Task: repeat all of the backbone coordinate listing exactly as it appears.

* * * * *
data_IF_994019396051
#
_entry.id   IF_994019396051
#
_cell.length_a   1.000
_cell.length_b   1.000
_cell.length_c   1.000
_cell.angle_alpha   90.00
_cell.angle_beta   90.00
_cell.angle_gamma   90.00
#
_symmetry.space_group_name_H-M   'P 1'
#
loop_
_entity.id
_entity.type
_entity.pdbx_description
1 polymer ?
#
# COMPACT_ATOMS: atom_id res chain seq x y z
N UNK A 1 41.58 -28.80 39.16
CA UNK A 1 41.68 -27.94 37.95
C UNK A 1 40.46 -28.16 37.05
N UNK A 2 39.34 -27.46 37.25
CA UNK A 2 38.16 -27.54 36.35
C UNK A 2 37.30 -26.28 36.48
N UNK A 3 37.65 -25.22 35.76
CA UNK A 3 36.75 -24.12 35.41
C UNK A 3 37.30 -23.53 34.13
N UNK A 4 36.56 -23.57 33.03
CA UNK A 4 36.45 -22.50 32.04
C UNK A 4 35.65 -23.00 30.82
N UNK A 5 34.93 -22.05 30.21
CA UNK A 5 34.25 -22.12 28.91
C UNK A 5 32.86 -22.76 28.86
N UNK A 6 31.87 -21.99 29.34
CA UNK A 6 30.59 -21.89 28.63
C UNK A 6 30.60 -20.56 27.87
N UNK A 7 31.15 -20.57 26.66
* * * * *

data_IF_994019396051
#
_entry.id   IF_994019396051
#
_cell.length_a   1.000
_cell.length_b   1.000
_cell.length_c   1.000
_cell.angle_alpha   90.00
_cell.angle_beta   90.00
_cell.angle_gamma   90.00
#
_symmetry.space_group_name_H-M   'P 1'
#
loop_
_entity.id
_entity.type
_entity.pdbx_description
1 polymer ?
#
# COMPACT_ATOMS: atom_id res chain seq x y z
N UNK A 1 41.58 -28.80 39.16
CA UNK A 1 41.68 -27.94 37.95
C UNK A 1 40.46 -28.16 37.05
N UNK A 2 39.34 -27.46 37.25
CA UNK A 2 38.16 -27.54 36.35
C UNK A 2 37.30 -26.28 36.48
N UNK A 3 37.65 -25.22 35.76
CA UNK A 3 36.75 -24.12 35.41
C UNK A 3 37.30 -23.53 34.13
N UNK A 4 36.56 -23.57 33.03
CA UNK A 4 36.45 -22.50 32.04
C UNK A 4 35.65 -23.00 30.82
N UNK A 5 34.93 -22.05 30.21
CA UNK A 5 34.25 -22.12 28.91
C UNK A 5 32.86 -22.76 28.86
N UNK A 6 31.87 -21.99 29.34
CA UNK A 6 30.59 -21.89 28.63
C UNK A 6 30.60 -20.56 27.87
N UNK A 7 31.15 -20.57 26.66